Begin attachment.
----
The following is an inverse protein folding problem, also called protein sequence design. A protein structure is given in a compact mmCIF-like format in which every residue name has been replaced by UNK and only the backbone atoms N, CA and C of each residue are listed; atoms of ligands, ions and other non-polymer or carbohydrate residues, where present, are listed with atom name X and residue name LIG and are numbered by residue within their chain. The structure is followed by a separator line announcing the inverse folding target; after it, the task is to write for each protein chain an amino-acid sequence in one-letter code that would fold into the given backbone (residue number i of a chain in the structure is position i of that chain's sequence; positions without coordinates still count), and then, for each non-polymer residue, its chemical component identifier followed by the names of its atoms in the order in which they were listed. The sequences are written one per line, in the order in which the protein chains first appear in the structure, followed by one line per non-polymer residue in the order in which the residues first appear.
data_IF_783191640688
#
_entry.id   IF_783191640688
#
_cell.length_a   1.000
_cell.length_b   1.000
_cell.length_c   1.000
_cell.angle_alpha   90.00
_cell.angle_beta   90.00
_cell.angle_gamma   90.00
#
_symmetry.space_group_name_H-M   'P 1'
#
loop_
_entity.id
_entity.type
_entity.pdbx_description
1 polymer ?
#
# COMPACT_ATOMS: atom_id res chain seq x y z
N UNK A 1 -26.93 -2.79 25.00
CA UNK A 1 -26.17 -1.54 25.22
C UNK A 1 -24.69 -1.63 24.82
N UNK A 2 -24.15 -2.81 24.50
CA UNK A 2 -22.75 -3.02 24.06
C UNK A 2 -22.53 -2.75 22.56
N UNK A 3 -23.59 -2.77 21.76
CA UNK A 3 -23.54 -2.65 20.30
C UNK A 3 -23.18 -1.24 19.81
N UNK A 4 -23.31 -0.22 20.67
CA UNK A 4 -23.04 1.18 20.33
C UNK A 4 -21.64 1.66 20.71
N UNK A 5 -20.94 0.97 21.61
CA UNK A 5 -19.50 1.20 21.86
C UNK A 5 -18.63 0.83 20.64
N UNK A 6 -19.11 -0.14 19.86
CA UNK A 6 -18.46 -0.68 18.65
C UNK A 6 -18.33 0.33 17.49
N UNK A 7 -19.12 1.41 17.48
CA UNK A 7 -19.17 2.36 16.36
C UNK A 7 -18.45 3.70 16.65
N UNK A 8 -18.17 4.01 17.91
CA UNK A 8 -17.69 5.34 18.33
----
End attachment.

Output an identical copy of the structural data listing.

The following is an inverse protein folding problem, also called protein sequence design. A protein structure is given in a compact mmCIF-like format in which every residue name has been replaced by UNK and only the backbone atoms N, CA and C of each residue are listed; atoms of ligands, ions and other non-polymer or carbohydrate residues, where present, are listed with atom name X and residue name LIG and are numbered by residue within their chain. The structure is followed by a separator line announcing the inverse folding target; after it, the task is to write for each protein chain an amino-acid sequence in one-letter code that would fold into the given backbone (residue number i of a chain in the structure is position i of that chain's sequence; positions without coordinates still count), and then, for each non-polymer residue, its chemical component identifier followed by the names of its atoms in the order in which they were listed. The sequences are written one per line, in the order in which the protein chains first appear in the structure, followed by one line per non-polymer residue in the order in which the residues first appear.
data_IF_783191640688
#
_entry.id   IF_783191640688
#
_cell.length_a   1.000
_cell.length_b   1.000
_cell.length_c   1.000
_cell.angle_alpha   90.00
_cell.angle_beta   90.00
_cell.angle_gamma   90.00
#
_symmetry.space_group_name_H-M   'P 1'
#
loop_
_entity.id
_entity.type
_entity.pdbx_description
1 polymer ?
#
# COMPACT_ATOMS: atom_id res chain seq x y z
N UNK A 1 -26.93 -2.79 25.00
CA UNK A 1 -26.17 -1.54 25.22
C UNK A 1 -24.69 -1.63 24.82
N UNK A 2 -24.15 -2.81 24.50
CA UNK A 2 -22.75 -3.02 24.06
C UNK A 2 -22.53 -2.75 22.56
N UNK A 3 -23.59 -2.77 21.76
CA UNK A 3 -23.54 -2.65 20.30
C UNK A 3 -23.18 -1.24 19.81
N UNK A 4 -23.31 -0.22 20.67
CA UNK A 4 -23.04 1.18 20.33
C UNK A 4 -21.64 1.66 20.71
N UNK A 5 -20.94 0.97 21.61
CA UNK A 5 -19.50 1.20 21.86
C UNK A 5 -18.63 0.83 20.64
N UNK A 6 -19.11 -0.14 19.86
CA UNK A 6 -18.46 -0.68 18.65
C UNK A 6 -18.33 0.33 17.49
N UNK A 7 -19.12 1.41 17.48
CA UNK A 7 -19.17 2.36 16.36
C UNK A 7 -18.45 3.70 16.65
N UNK A 8 -18.17 4.01 17.91
CA UNK A 8 -17.69 5.34 18.33